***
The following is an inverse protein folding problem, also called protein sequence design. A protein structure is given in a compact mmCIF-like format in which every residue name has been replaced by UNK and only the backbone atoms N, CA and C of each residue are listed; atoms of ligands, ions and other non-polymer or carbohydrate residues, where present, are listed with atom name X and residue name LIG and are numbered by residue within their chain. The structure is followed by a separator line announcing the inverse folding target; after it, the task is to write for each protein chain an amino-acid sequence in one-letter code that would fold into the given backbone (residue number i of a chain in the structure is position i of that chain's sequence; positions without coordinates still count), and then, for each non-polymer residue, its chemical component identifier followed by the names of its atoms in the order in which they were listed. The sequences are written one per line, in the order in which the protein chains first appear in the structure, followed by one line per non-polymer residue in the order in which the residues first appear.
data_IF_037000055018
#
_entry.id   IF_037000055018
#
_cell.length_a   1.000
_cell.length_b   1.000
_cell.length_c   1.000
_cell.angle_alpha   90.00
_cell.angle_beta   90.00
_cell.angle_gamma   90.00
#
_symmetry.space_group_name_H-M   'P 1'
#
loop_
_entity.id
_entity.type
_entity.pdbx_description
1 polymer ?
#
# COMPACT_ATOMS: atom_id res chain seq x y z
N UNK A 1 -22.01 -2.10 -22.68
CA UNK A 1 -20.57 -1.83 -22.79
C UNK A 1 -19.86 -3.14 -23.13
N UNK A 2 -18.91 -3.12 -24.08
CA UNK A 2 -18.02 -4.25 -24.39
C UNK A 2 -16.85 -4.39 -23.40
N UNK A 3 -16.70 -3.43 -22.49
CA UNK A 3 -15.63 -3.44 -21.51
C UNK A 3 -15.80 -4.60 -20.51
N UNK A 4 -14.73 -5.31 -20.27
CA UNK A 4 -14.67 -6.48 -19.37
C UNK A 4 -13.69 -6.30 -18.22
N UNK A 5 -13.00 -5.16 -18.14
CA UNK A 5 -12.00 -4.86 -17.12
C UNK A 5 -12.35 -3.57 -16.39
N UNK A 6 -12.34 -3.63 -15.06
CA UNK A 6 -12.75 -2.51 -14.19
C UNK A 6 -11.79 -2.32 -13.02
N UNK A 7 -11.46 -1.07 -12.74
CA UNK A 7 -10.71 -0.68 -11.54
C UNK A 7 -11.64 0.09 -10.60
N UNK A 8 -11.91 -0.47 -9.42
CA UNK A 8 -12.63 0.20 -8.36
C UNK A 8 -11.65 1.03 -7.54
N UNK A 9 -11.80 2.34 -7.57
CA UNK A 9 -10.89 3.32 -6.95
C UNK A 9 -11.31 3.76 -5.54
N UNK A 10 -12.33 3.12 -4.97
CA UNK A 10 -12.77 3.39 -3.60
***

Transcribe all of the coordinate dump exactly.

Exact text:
The following is an inverse protein folding problem, also called protein sequence design. A protein structure is given in a compact mmCIF-like format in which every residue name has been replaced by UNK and only the backbone atoms N, CA and C of each residue are listed; atoms of ligands, ions and other non-polymer or carbohydrate residues, where present, are listed with atom name X and residue name LIG and are numbered by residue within their chain. The structure is followed by a separator line announcing the inverse folding target; after it, the task is to write for each protein chain an amino-acid sequence in one-letter code that would fold into the given backbone (residue number i of a chain in the structure is position i of that chain's sequence; positions without coordinates still count), and then, for each non-polymer residue, its chemical component identifier followed by the names of its atoms in the order in which they were listed. The sequences are written one per line, in the order in which the protein chains first appear in the structure, followed by one line per non-polymer residue in the order in which the residues first appear.
data_IF_037000055018
#
_entry.id   IF_037000055018
#
_cell.length_a   1.000
_cell.length_b   1.000
_cell.length_c   1.000
_cell.angle_alpha   90.00
_cell.angle_beta   90.00
_cell.angle_gamma   90.00
#
_symmetry.space_group_name_H-M   'P 1'
#
loop_
_entity.id
_entity.type
_entity.pdbx_description
1 polymer ?
#
# COMPACT_ATOMS: atom_id res chain seq x y z
N UNK A 1 -22.01 -2.10 -22.68
CA UNK A 1 -20.57 -1.83 -22.79
C UNK A 1 -19.86 -3.14 -23.13
N UNK A 2 -18.91 -3.12 -24.08
CA UNK A 2 -18.02 -4.25 -24.39
C UNK A 2 -16.85 -4.39 -23.40
N UNK A 3 -16.70 -3.43 -22.49
CA UNK A 3 -15.63 -3.44 -21.51
C UNK A 3 -15.80 -4.60 -20.51
N UNK A 4 -14.73 -5.31 -20.27
CA UNK A 4 -14.67 -6.48 -19.37
C UNK A 4 -13.69 -6.30 -18.22
N UNK A 5 -13.00 -5.16 -18.14
CA UNK A 5 -12.00 -4.86 -17.12
C UNK A 5 -12.35 -3.57 -16.39
N UNK A 6 -12.34 -3.63 -15.06
CA UNK A 6 -12.75 -2.51 -14.19
C UNK A 6 -11.79 -2.32 -13.02
N UNK A 7 -11.46 -1.07 -12.74
CA UNK A 7 -10.71 -0.68 -11.54
C UNK A 7 -11.64 0.09 -10.60
N UNK A 8 -11.91 -0.47 -9.42
CA UNK A 8 -12.63 0.20 -8.36
C UNK A 8 -11.65 1.03 -7.54
N UNK A 9 -11.80 2.34 -7.57
CA UNK A 9 -10.89 3.32 -6.95
C UNK A 9 -11.31 3.76 -5.54
N UNK A 10 -12.33 3.12 -4.97
CA UNK A 10 -12.77 3.39 -3.60